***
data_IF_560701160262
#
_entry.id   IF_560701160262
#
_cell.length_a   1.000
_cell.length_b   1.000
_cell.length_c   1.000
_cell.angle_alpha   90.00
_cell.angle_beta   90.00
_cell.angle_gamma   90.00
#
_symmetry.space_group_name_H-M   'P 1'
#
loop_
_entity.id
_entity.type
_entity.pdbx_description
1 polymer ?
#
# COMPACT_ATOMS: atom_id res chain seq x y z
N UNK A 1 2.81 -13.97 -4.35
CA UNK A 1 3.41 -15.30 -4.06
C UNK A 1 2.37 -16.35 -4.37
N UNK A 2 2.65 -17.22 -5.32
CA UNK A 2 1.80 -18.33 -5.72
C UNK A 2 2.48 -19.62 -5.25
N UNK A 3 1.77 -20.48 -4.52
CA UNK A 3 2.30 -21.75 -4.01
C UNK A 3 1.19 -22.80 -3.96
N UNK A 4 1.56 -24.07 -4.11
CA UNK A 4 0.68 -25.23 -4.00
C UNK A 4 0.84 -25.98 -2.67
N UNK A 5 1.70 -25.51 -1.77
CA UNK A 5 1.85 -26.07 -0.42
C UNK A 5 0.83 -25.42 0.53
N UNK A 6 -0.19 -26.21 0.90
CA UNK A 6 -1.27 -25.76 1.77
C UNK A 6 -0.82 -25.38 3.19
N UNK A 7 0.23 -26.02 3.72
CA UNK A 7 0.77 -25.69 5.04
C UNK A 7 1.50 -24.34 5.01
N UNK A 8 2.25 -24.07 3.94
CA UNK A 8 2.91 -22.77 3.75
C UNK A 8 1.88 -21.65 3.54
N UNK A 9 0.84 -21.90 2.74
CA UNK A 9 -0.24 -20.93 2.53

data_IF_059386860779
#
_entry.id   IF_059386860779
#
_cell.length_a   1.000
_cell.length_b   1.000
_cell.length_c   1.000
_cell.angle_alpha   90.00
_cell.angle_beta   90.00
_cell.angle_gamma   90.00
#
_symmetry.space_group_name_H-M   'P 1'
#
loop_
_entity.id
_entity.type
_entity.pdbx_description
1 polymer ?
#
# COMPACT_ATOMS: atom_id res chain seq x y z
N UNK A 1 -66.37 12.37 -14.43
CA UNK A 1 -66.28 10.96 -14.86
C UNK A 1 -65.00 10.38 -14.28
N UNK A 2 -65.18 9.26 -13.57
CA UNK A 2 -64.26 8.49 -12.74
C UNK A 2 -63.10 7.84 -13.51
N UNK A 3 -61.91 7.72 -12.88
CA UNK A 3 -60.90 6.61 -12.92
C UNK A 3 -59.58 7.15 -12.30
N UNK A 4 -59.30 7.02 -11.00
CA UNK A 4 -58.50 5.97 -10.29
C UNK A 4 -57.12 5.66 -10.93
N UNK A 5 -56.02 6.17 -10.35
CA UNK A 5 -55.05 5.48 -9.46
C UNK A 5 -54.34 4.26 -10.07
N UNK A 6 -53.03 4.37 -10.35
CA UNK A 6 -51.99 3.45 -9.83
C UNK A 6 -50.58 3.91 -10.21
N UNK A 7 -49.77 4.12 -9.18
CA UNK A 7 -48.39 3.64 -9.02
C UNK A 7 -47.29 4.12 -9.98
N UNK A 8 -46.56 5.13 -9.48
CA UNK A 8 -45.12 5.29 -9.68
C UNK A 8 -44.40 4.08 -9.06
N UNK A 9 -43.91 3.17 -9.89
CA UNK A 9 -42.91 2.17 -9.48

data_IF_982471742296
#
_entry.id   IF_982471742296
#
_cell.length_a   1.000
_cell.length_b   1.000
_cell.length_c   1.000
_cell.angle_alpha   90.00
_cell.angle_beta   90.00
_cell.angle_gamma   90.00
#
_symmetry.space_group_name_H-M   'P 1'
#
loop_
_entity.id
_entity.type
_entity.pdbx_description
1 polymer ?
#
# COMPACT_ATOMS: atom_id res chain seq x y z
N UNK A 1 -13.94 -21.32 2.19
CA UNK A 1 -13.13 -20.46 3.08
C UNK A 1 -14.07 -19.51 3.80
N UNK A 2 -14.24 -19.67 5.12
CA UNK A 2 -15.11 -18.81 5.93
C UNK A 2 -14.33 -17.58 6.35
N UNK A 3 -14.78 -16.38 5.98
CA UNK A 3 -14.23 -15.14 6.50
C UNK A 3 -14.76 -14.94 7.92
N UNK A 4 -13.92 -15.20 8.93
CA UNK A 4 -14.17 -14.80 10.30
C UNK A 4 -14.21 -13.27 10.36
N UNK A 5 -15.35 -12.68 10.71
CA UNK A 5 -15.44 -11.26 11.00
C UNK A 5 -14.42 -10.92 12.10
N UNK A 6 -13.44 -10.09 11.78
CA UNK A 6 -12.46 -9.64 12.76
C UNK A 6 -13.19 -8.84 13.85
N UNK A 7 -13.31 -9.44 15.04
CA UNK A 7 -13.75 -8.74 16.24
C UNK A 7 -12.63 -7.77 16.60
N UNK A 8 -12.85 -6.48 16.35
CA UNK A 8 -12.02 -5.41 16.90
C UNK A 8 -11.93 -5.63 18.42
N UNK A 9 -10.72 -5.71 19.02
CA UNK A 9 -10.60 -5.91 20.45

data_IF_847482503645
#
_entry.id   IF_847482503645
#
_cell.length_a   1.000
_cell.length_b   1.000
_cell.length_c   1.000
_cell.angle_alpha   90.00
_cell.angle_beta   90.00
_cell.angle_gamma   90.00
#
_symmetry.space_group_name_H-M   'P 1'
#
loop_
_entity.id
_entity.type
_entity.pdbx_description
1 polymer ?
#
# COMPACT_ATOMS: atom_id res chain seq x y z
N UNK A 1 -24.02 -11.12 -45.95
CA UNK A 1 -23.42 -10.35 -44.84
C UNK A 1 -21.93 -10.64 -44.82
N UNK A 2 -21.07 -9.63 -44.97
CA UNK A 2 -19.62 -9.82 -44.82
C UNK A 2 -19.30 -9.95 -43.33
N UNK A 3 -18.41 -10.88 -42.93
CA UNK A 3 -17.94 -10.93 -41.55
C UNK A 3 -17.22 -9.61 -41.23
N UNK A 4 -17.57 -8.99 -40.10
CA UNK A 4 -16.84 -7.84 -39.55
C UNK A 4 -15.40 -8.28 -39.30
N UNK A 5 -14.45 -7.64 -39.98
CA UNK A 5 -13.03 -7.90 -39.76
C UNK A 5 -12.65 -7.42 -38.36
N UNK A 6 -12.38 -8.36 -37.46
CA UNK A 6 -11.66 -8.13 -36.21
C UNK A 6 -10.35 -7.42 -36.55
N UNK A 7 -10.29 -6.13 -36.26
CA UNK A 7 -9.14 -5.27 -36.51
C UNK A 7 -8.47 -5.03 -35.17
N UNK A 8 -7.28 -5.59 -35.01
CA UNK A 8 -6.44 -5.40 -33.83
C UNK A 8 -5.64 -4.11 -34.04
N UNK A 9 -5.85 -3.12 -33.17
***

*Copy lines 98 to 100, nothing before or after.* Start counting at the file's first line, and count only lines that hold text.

_cell.length_b   1.000
_cell.length_c   1.000
_cell.angle_alpha   90.00